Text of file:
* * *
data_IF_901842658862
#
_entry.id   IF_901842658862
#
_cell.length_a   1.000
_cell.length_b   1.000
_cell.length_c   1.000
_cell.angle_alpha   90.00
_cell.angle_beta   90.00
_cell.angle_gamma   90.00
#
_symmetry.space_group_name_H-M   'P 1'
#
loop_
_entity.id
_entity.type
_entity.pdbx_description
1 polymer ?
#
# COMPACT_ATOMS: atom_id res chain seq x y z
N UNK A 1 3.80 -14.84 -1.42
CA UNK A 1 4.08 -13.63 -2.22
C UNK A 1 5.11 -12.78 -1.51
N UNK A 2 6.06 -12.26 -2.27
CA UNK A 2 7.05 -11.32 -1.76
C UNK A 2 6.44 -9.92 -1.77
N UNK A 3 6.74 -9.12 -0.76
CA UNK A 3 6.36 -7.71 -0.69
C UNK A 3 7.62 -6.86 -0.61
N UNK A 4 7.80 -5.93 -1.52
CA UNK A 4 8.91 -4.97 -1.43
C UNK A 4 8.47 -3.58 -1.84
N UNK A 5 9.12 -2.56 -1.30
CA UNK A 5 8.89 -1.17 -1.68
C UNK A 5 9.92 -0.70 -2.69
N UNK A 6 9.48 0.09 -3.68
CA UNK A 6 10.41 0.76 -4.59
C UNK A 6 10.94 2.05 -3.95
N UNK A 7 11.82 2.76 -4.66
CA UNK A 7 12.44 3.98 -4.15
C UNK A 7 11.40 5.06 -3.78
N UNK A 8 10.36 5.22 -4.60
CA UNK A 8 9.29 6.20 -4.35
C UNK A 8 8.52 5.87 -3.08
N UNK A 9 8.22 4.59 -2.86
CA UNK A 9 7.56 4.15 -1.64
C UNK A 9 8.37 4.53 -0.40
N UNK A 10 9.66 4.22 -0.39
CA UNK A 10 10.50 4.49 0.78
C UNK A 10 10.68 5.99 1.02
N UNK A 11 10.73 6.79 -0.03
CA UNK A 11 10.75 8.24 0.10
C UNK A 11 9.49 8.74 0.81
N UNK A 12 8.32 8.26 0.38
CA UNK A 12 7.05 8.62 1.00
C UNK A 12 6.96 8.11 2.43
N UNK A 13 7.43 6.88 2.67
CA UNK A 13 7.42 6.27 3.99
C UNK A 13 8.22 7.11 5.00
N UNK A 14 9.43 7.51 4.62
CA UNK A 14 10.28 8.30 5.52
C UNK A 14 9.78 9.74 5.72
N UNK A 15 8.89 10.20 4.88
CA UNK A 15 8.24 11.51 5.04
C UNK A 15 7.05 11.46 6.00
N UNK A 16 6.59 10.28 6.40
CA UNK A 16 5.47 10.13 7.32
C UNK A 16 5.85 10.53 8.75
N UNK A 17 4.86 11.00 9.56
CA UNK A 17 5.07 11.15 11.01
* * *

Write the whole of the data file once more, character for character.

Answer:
data_IF_901842658862
#
_entry.id   IF_901842658862
#
_cell.length_a   1.000
_cell.length_b   1.000
_cell.length_c   1.000
_cell.angle_alpha   90.00
_cell.angle_beta   90.00
_cell.angle_gamma   90.00
#
_symmetry.space_group_name_H-M   'P 1'
#
loop_
_entity.id
_entity.type
_entity.pdbx_description
1 polymer ?
#
# COMPACT_ATOMS: atom_id res chain seq x y z
N UNK A 1 3.80 -14.84 -1.42
CA UNK A 1 4.08 -13.63 -2.22
C UNK A 1 5.11 -12.78 -1.51
N UNK A 2 6.06 -12.26 -2.27
CA UNK A 2 7.05 -11.32 -1.76
C UNK A 2 6.44 -9.92 -1.77
N UNK A 3 6.74 -9.12 -0.76
CA UNK A 3 6.36 -7.71 -0.69
C UNK A 3 7.62 -6.86 -0.61
N UNK A 4 7.80 -5.93 -1.52
CA UNK A 4 8.91 -4.97 -1.43
C UNK A 4 8.47 -3.58 -1.84
N UNK A 5 9.12 -2.56 -1.30
CA UNK A 5 8.89 -1.17 -1.68
C UNK A 5 9.92 -0.70 -2.69
N UNK A 6 9.48 0.09 -3.68
CA UNK A 6 10.41 0.76 -4.59
C UNK A 6 10.94 2.05 -3.95
N UNK A 7 11.82 2.76 -4.66
CA UNK A 7 12.44 3.98 -4.15
C UNK A 7 11.40 5.06 -3.78
N UNK A 8 10.36 5.22 -4.60
CA UNK A 8 9.29 6.20 -4.35
C UNK A 8 8.52 5.87 -3.08
N UNK A 9 8.22 4.59 -2.86
CA UNK A 9 7.56 4.15 -1.64
C UNK A 9 8.37 4.53 -0.40
N UNK A 10 9.66 4.22 -0.39
CA UNK A 10 10.50 4.49 0.78
C UNK A 10 10.68 5.99 1.02
N UNK A 11 10.73 6.79 -0.03
CA UNK A 11 10.75 8.24 0.10
C UNK A 11 9.49 8.74 0.81
N UNK A 12 8.32 8.26 0.38
CA UNK A 12 7.05 8.62 1.00
C UNK A 12 6.96 8.11 2.43
N UNK A 13 7.43 6.88 2.67
CA UNK A 13 7.42 6.27 3.99
C UNK A 13 8.22 7.11 5.00
N UNK A 14 9.43 7.51 4.62
CA UNK A 14 10.28 8.30 5.52
C UNK A 14 9.78 9.74 5.72
N UNK A 15 8.89 10.20 4.88
CA UNK A 15 8.24 11.51 5.04
C UNK A 15 7.05 11.46 6.00
N UNK A 16 6.59 10.28 6.40
CA UNK A 16 5.47 10.13 7.32
C UNK A 16 5.85 10.53 8.75
N UNK A 17 4.86 11.00 9.56
CA UNK A 17 5.07 11.15 11.01